Ingredients:

Method:
In a bowl, combine the avocado oil, lemon juice and onion powder. Once combined, add in the chopped parsley, mix thoroughly with a whisk and serve.

7. Lemon Caesar Dressing

Try this citrus-infused spin on the popular salad dressing option.

Ingredients:

Method:
In a bowl, whisk all ingredients except oil and sour cream. Once combined, slowly add oil, whisking constantly until smooth (if you stop, the dressing could break). Once combined, whisk in sour cream until smooth and creamy. Refrigerate until ready to serve.

8. Asian Dressing

Add a taste of the orient (without the added sugar) with this tangy Asian-inspired dressing.

Ingredients:

  • 1/3 cup Primal Kitchen Extra Virgin Avocado Oil
  • 3 Tbsp sesame oil
  • 1/4 cup fresh orange juice
  • 1 Tbsp white vinegar
  • 2 Tbsp sesame seeds
  • 2 tsp Asian mustard (should be easily found in the ethnic food aisle of your local grocery store)
  • 1/4 tsp kosher salt
  • 1 medium garlic cloves, minced

Method:
In a bowl, whisk together orange juice, vinegar, sesame seeds, mustard, sugar, salt, and garlic. Once combined, slowly whisk in sesame oil.

9. Ginger-Asian Dressing

A second spin on the Asian dressing theme, this dressing is delicious on salads as well as steamed or grilled veggies.

Ingredients:

  • 1 carrot, fresh, peeled and finely shredded
  • 1/2 cup Primal Kitchen Extra Virgin Avocado Oil
  • 1 Tbsp white wine vinegar
  • 1 Tbsp cider vinegar
  • 1 tsp coconut aminos
  • 2 Tbsp sesame oil
  • 1 Tbsp minced onion
  • 1 tsp hot mustard
  • 1/2 tsp fresh ginger root, grated

Method:
Combine all ingredients in a blender or food processor. Blend until smooth.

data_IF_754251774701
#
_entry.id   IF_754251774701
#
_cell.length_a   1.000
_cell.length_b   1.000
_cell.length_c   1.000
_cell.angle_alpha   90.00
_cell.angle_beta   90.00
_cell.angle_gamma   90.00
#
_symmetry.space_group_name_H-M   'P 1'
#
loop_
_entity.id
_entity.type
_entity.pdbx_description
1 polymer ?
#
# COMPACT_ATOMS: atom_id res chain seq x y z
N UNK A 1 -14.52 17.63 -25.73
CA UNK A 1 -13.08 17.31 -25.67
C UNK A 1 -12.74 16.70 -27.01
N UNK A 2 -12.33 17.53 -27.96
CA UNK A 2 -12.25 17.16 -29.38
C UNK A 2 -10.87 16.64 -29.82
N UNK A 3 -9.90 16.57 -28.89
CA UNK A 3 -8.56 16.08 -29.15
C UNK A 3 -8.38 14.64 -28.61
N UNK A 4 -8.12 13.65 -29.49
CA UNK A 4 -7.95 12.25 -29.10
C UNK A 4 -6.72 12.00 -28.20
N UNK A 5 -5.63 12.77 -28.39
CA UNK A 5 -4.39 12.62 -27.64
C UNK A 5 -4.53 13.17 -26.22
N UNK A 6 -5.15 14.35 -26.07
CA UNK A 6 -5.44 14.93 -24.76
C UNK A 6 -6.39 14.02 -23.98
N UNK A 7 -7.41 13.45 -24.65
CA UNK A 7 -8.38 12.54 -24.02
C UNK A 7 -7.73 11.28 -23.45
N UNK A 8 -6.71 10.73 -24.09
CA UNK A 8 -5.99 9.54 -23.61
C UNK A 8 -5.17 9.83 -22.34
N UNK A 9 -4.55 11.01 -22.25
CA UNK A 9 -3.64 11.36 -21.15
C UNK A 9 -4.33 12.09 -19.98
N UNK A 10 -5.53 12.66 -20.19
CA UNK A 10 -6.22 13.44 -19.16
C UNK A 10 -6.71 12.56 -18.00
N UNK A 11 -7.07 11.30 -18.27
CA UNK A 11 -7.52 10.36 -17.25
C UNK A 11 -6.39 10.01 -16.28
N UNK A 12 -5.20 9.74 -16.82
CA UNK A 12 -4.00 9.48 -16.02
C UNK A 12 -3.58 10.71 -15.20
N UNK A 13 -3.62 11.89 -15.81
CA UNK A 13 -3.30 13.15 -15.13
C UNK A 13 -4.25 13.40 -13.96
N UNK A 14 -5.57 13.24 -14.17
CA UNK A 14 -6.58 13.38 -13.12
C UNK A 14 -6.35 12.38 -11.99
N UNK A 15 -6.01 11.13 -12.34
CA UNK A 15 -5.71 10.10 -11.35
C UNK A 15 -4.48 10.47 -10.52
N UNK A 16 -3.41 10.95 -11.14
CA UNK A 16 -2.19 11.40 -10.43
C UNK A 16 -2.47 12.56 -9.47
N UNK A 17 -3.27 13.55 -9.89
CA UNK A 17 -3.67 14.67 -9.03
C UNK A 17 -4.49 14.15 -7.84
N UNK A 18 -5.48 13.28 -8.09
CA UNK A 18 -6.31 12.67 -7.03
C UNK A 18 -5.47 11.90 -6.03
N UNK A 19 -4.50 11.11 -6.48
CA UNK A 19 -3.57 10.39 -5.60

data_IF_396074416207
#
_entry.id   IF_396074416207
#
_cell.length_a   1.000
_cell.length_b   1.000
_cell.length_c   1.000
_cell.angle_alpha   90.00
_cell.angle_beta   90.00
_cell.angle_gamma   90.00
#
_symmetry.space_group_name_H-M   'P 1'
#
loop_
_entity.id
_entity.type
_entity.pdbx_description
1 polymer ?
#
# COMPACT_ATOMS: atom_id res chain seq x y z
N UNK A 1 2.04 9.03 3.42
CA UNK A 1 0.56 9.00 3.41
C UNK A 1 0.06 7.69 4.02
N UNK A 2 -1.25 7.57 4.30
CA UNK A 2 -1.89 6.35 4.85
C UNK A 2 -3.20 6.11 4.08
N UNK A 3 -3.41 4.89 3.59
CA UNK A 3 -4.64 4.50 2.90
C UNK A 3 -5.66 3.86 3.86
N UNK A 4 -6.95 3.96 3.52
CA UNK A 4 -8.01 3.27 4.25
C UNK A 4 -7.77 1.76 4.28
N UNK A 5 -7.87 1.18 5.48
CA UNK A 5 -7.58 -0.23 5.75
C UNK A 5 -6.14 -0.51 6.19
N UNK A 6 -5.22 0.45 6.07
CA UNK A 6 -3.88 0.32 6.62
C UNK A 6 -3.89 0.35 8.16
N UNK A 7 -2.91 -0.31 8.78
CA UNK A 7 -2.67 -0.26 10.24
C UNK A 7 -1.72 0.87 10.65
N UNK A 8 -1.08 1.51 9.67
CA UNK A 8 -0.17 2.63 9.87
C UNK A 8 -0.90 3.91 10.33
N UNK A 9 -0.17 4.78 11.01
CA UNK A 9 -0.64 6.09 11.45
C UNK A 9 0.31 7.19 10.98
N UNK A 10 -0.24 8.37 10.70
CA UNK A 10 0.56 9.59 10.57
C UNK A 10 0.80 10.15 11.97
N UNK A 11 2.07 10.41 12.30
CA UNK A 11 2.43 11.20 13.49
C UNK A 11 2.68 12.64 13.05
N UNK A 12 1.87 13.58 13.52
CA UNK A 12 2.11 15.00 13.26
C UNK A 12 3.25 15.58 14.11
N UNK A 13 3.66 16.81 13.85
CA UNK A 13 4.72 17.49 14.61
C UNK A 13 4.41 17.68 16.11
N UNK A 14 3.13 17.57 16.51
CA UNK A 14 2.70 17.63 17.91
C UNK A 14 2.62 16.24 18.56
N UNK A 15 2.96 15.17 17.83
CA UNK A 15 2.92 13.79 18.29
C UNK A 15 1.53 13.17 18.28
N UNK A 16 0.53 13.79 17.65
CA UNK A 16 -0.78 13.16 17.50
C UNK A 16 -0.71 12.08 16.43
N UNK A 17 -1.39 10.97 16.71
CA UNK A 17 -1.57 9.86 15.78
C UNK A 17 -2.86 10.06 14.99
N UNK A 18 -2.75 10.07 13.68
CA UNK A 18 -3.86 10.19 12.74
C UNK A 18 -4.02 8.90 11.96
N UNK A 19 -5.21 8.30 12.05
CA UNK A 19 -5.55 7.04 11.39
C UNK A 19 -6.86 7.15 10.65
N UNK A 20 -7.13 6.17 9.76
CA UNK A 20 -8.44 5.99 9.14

10. French Style Dressing

Looking for a way to get the kids to eat their greens? This tasty recipe is sure to wow them.

Ingredients:

  • 1/3 cup Primal Kitchen Extra Virgin Avocado Oil
  • 2 Tbsp red or white wine vinegar
  • 1/2 tsp dry mustard
  • 1 tsp unsalted tomato paste
  • 2 tsp water
  • 1/2 tsp fresh minced onion
  • 1/2 tsp sea salt
  • 1/4 tsp ground white pepper

Method:
In a large mason jar or other container with a tight lid, combine all ingredients, shake it up and serve.

Thanks for stopping in today, everyone. Which dressing looks like something you’d try? Any DIY recipes you’d like to share? We’d love to hear from you on the comment board. Have a great end to the week.

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Today’s post is served up by the folks at PaleoHacks.com. Thanks to their team for the awesome recipe ideas. Hope you all enjoy!

Get ready to drink your way to health with this nutritious Protein Shake Roundup!

Smoothies and shakes can get a bad rap for spiking your blood sugar—especially ones with artificial sweeteners. But with the addition of protein from a healthy source—like collagen peptides or protein powderssmoothies and shakes can make a great snack or meal replacement.

These guilt-free smoothies and shakes are made only with wholesome ingredients and natural sweeteners—no dairy or processed sugars here! You’ll be surprised at how some of these healthy shakes and smoothies drink just like dessert.

Keep this list handy to help you find top-notch recipes that’ll energize you throughout the day!

#1 Amazing Paleo | Dark Chocolate Smoothie with Collagen Peptides
Yes, even chocolate shakes can be healthy! Banana, cacao powder, nut butter, coconut milk, honey and vanilla combine with two scoops of collagen peptides for one decadently-rich smoothie.

#2 Further Food | Vanilla Chai Collagen Protein Smoothie
Skip the chai tea latte and opt for this blended protein smoothie. It’s spiced with cinnamon, ginger, cardamom and cloves!

#3 KetoDiet Blog | Creamy Keto Cinnamon Smoothie